Wednesday, July 5, 2017

Still work to be done to finalize state budget

IASB Deputy Director Ben Schwarm
IASB Deputy Executive Director Ben Schwarm details the final steps needed to enact a state budget for Illinois schools.

The Illinois legislature worked through most of the weekend and the Fourth of July holiday in a bid to bring closure to a state budget. Through flurries of frenetic activity and periods of inactivity, budget bills were approved and sent to the governor. However, there are still several steps to take before a Fiscal Year 2018 budget will be in place for schools and all of state government.

A package of three bills were approved by both chambers: SB 6 containing appropriations for a full FY 2018 budget; SB 9 containing increases in the individual and corporate income tax rates; and SB 42, the Budget Implementation Bill (BIMP). The bills were sent to the governor Tuesday, and he immediately vetoed all three and sent them back to the Senate. The Senate, also on Tuesday, voted to override each of the vetoes and sent the bills over to the House of Representatives.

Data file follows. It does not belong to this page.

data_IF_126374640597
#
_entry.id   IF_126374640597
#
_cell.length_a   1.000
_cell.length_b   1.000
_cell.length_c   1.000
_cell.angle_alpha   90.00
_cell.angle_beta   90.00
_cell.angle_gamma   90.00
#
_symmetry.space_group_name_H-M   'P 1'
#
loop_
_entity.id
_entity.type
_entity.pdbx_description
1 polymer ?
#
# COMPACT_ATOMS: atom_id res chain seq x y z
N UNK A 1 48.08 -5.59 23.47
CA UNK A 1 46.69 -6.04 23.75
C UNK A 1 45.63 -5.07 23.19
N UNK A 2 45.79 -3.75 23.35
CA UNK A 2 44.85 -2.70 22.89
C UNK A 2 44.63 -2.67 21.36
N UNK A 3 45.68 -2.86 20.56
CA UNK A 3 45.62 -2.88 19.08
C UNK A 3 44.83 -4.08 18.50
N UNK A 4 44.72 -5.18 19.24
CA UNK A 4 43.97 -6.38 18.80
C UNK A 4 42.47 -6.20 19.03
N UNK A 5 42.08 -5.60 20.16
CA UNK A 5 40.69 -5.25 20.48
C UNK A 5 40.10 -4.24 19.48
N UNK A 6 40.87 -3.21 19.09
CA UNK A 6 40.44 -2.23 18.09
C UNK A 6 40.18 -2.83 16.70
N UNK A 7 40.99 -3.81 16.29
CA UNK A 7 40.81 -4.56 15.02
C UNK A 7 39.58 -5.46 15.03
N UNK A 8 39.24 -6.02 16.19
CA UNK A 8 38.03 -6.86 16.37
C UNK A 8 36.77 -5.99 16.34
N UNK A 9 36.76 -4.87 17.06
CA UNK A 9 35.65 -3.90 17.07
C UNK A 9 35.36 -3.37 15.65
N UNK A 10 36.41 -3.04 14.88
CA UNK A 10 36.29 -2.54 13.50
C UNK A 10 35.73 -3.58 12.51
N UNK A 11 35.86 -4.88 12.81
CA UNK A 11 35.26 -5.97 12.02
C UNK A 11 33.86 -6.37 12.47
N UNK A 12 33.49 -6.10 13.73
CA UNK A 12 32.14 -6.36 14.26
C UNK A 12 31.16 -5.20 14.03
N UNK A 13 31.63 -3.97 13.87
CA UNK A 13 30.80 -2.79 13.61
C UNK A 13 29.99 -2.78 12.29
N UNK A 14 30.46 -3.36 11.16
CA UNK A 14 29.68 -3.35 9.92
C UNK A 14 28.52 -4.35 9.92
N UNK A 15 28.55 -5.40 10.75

The House has yet to take up the override motions, but that action is expected to happen on Thursday. SB 9 passed the House by a very slim margin and it will require all House members who originally voted for the bill to be in attendance in order to override the veto of the governor. Since a couple of House members were unavailable Tuesday and today (Wednesday), the override motions were not called for a vote. Once word spread that there would be no votes on those two days, many members returned to their districts. The House did not conduct business Tuesday or Wednesday for lack of a quorum.

Though the bill received the 3/5 vote necessary when it passed the House, there is no guarantee that everyone who voted for it originally will vote to override the veto.

Other issues remain as well. Both the Senate President and the House Speaker continue to state that they are working toward an agreement with Republicans on the governor’s other requests, like property tax relief, workers’ compensation reform, and school funding reform. SB 6 and SB 42 are crafted in a way that if there is not a new evidence-based funding formula signed into law, no formula funding will be available for K-12 schools in FY ’18. SB 1, which contains language for a new formula, has been approved by both chambers but the governor has vowed to veto the bill unless there are further changes.